9. When the pressure setting for the cooling relief valve is correct, remove the gauge from the test
ports.

NOTE: On later machines this adjustment is factory set.

Main Relief Valve Pressure Test


Forward Drive
NOTE: Do not run the machine against the brake for more than five seconds.

Refer to the WARNING on the first page of Troubleshooting.

NOTE: Do the Propulsion Pump Charge Relief Valve Pressure Test before doing the main relief valve
test.

1. Make sure that the parking brake is applied. Make sure the propulsion control lever is in neutral.

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Parking Brake And Speed Shift Valve
(1) Wire connector with purple wire #777.

2. Disconnect wire connector (1). This will allow the parking brake to stay applied during the test.

Forward Drive Main Relief Valve Pressure Test


(2) Test port. (3) Test port.

3. Connect two 60 000 kPa (9000 psi) pressure gauges from the 4C4892 ORFS Fittings Group to test
ports (2) and (3).

4. Start the engine and run at high idle.

5. Move the speed selection switch to the HIGH speed position.

6. Release the parking brake.

7. Slowly move the propulsion control lever forward. Look at the pressure gauge on test port (3) and
record the relief valve pressure of the front propulsion pump in forward direction. Look at the pressure
gauge on test port (2) and record the relief valve pressure of the rear propulsion pump in forward
direction. The relief valve pressure both the front and rear propulsion pumps should be 41 350 to 46
850 kPa (6000 to 6800 psi).

Relief Valve Adjustment


(4) Adjustment screw. (5) Locknut.

8. If the relief valve pressures are not correct, they must be adjusted. Stop the engine. Use the same
procedure to adjust front and rear propulsion pumps as necessary. Remove the plastic dust plug. Loosen
locknut (5). Use an allen wrench to turn adjustment screw (4) clockwise to increase the pressure or
counterclockwise to decrease the pressure. Each complete rotation of the adjustment screw changes the
relief valve pressure setting by 9300 kPa (1350 psi). After the relief valve pressure is adjusted correctly,

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use an allen wrench to hold the adjustment screw and tighten the locknut to a torque of 16 N·m (12 lb
ft).

9. Check the relief valve pressure settings again. If they are correct, remove the pressure gauges from
test ports (2) and (3).

Reverse Drive
NOTE: Do not run the machine against the brake for more than five seconds.

Refer to the WARNING on the first page of Troubleshooting.

NOTE: Do the Propulsion Pump Charge Relief Valve Pressure Test before doing the main relief valve
test.

1. Make sure that the parking brake is applied. Make sure the propulsion control lever is in neutral.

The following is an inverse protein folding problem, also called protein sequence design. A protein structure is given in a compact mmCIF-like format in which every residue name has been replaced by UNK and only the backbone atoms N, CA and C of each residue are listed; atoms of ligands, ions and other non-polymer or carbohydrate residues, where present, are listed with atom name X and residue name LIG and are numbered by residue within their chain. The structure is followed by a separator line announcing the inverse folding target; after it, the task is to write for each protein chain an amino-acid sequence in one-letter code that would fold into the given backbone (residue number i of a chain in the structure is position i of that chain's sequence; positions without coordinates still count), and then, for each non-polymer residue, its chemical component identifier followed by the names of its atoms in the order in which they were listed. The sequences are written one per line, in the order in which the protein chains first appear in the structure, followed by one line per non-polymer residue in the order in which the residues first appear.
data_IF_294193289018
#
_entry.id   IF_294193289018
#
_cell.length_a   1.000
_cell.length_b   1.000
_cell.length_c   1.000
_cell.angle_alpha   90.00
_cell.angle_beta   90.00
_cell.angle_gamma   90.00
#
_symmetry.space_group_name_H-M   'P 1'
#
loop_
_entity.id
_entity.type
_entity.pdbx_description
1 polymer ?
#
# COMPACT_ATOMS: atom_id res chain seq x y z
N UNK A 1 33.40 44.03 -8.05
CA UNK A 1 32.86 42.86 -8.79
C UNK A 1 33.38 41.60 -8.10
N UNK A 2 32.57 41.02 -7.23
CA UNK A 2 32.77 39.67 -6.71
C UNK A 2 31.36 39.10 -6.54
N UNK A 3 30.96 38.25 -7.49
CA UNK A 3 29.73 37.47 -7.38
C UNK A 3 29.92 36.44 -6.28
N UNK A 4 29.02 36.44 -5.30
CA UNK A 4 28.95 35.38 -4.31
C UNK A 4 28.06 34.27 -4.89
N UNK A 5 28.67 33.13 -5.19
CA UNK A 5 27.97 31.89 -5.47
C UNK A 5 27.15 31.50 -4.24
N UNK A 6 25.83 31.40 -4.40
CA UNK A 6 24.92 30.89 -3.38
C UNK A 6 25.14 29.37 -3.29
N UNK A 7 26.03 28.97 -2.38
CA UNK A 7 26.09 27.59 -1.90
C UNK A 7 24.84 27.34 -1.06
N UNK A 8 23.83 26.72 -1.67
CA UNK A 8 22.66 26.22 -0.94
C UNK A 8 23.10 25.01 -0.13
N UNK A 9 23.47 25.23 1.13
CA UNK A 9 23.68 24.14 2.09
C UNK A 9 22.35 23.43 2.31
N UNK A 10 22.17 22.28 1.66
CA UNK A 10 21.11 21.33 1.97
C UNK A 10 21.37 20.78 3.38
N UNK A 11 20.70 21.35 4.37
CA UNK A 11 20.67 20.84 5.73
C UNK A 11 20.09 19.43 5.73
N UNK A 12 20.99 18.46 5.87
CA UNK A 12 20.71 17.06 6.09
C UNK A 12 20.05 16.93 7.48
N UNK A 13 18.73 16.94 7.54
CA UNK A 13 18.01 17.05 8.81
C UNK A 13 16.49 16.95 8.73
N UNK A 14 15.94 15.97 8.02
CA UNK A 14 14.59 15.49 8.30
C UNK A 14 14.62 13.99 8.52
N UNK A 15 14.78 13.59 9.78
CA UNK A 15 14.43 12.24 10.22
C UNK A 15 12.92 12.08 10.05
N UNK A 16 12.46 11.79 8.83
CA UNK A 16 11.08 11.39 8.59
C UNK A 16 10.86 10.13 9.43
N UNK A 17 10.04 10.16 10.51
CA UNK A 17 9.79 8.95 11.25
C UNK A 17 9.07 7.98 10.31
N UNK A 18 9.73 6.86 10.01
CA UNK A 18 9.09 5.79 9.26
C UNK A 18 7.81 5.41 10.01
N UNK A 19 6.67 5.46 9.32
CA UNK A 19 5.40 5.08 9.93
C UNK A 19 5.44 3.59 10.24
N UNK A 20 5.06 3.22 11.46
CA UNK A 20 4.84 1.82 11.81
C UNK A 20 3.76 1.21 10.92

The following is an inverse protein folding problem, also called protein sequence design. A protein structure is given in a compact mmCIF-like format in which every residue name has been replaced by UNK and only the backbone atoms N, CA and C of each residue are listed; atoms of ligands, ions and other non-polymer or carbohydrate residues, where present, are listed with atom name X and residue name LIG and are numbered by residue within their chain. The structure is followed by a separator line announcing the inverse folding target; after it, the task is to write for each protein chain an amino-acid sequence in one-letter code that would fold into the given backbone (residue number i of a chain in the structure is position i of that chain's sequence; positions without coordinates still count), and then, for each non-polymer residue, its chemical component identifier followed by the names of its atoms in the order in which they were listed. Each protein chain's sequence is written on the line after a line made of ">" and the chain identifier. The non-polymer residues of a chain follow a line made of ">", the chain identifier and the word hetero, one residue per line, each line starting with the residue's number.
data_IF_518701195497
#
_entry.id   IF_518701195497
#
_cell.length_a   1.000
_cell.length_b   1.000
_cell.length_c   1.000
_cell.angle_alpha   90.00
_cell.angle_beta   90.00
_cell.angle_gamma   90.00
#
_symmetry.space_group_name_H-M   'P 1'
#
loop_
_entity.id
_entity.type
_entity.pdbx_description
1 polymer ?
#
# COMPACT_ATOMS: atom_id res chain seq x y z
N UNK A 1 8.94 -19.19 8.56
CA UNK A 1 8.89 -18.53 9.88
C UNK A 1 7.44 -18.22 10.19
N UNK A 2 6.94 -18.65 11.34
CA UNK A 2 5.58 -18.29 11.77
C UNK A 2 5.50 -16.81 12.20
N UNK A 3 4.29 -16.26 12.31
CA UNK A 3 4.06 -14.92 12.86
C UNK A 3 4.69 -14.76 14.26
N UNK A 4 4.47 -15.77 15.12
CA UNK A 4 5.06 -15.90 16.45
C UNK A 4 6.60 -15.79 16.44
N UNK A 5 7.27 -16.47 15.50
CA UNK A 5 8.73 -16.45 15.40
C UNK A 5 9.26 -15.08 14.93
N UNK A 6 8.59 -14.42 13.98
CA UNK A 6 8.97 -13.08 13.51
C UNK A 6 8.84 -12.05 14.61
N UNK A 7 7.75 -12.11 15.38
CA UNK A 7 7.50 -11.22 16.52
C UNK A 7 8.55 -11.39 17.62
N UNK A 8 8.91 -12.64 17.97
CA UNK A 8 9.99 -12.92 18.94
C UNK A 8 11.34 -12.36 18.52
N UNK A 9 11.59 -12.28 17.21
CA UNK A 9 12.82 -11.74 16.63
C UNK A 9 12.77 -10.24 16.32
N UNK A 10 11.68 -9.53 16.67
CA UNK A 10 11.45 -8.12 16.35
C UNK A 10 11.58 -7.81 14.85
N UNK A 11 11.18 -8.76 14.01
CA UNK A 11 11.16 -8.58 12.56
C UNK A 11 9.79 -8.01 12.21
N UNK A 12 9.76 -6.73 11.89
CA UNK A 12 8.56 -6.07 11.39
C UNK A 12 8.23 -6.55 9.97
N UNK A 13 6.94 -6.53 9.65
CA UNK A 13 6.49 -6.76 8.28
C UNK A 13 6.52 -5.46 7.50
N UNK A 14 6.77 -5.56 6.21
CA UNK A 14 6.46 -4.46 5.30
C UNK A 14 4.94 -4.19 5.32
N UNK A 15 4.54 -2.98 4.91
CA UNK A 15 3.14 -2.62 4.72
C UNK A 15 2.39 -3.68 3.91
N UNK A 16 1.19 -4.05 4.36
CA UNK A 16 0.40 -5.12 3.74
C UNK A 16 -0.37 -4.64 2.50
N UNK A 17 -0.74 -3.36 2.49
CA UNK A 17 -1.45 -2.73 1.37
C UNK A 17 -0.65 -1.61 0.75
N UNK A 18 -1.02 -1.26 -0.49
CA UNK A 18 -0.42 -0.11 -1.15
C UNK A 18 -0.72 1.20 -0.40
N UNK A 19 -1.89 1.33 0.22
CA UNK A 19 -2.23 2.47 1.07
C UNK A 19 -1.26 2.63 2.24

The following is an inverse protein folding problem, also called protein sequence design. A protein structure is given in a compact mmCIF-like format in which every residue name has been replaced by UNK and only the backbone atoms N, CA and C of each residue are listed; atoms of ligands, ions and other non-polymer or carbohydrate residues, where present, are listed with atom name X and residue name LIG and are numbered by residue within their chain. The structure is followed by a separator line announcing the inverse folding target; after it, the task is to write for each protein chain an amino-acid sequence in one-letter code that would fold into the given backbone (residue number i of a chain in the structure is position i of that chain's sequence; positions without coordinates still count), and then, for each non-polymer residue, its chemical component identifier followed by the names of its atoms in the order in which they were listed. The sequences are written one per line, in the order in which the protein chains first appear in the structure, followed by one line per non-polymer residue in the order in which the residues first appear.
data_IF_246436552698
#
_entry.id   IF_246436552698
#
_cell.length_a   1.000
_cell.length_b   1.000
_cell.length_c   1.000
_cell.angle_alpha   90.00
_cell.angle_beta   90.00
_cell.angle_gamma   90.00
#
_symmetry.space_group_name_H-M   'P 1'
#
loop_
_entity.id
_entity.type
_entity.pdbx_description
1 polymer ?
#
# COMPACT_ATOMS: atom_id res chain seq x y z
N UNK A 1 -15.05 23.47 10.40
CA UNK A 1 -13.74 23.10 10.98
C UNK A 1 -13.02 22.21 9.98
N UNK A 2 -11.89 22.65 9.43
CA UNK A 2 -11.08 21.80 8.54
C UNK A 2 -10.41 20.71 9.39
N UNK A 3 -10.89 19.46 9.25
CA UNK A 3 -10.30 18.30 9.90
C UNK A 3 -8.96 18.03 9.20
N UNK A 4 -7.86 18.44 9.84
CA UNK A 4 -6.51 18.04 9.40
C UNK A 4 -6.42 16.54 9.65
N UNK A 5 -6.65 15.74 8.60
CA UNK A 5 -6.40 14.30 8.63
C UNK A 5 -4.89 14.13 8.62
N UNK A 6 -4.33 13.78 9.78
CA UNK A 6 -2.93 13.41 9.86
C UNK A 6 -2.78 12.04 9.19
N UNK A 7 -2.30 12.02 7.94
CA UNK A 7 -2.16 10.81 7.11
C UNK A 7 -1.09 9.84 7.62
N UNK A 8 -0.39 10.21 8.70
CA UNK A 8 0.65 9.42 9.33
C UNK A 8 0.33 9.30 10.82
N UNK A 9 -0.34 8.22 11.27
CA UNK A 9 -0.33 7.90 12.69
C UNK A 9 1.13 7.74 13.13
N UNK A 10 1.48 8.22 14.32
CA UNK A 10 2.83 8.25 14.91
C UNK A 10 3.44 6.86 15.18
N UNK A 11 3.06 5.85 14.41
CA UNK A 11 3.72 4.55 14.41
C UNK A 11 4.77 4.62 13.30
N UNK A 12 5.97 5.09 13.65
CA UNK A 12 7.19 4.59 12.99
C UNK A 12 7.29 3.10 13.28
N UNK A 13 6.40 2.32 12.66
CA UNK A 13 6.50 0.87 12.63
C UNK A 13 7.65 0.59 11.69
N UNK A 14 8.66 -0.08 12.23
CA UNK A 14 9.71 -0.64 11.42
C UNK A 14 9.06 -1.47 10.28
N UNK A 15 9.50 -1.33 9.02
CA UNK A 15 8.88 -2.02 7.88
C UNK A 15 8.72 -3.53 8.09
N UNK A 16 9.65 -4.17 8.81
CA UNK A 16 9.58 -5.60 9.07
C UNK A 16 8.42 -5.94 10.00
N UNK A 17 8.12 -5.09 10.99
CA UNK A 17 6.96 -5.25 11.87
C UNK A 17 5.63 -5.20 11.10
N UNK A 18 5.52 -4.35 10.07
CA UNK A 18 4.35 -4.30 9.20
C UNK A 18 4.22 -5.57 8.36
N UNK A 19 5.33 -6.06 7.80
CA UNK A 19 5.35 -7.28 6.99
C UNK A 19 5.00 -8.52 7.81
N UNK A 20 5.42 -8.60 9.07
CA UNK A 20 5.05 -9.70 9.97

Parking Brake Valve


(1) Wire connector with purple wire #777.

2. Disconnect wire connector (1). This will allow the parking brake to stay applied during the test.

Reverse Drive Main Relief Valve Pressure Test


(6) Test port. (7) Test port.

3. Connect two 60 000 kPa (9000 psi) pressure gauges from the 4C4892 ORFS Fittings Group to test
ports (6) and (7).

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4. Start the engine and run at high idle.

5. Move the speed selection switch to the HIGH speed position.

6. Release the parking brake.

7. Slowly move the propulsion control lever in the reverse direction. Look at the pressure gauges on
test port (6) and record the relief valve pressure of the front propulsion pump in reverse direction. Look
at the pressure gauges on test port (7) and record the relief valve pressure of the rear propulsion pump
in reverse direction. The relief valve pressure both the front and rear propulsion pumps should be 41
350 to 46 850 kPa (6000 to 6800 psi).

Relief Valve Adjustment


(8) Adjustment screw. (9) Locknut.

8. If the relief valve pressures are not correct, they must be adjusted. Stop the engine. Use the same
procedure to adjust front and rear propulsion pumps as necessary. Remove the plastic dust plug. Loosen
locknut (9). Use an allen wrench to turn adjustment screw (8) clockwise to increase the pressure or
counterclockwise to decrease the pressure. Each complete rotation of the adjustment screw changes the
relief valve pressure setting by 9300 kPa (1350 psi). After the relief valve pressure is adjusted correctly,
use an allen wrench to hold the adjustment screw and tighten the locknut to a torque of 16 N·m (12 lb
ft).

9. Check the relief valve pressure settings again. If they are correct, remove the pressure gauges from
test ports (6) and (7).

Servo Pressure Check

Refer to the WARNING on the first page of Troubleshooting.

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Front Propulsion Pump
(1) Front propulsion pump (2) Servo ports.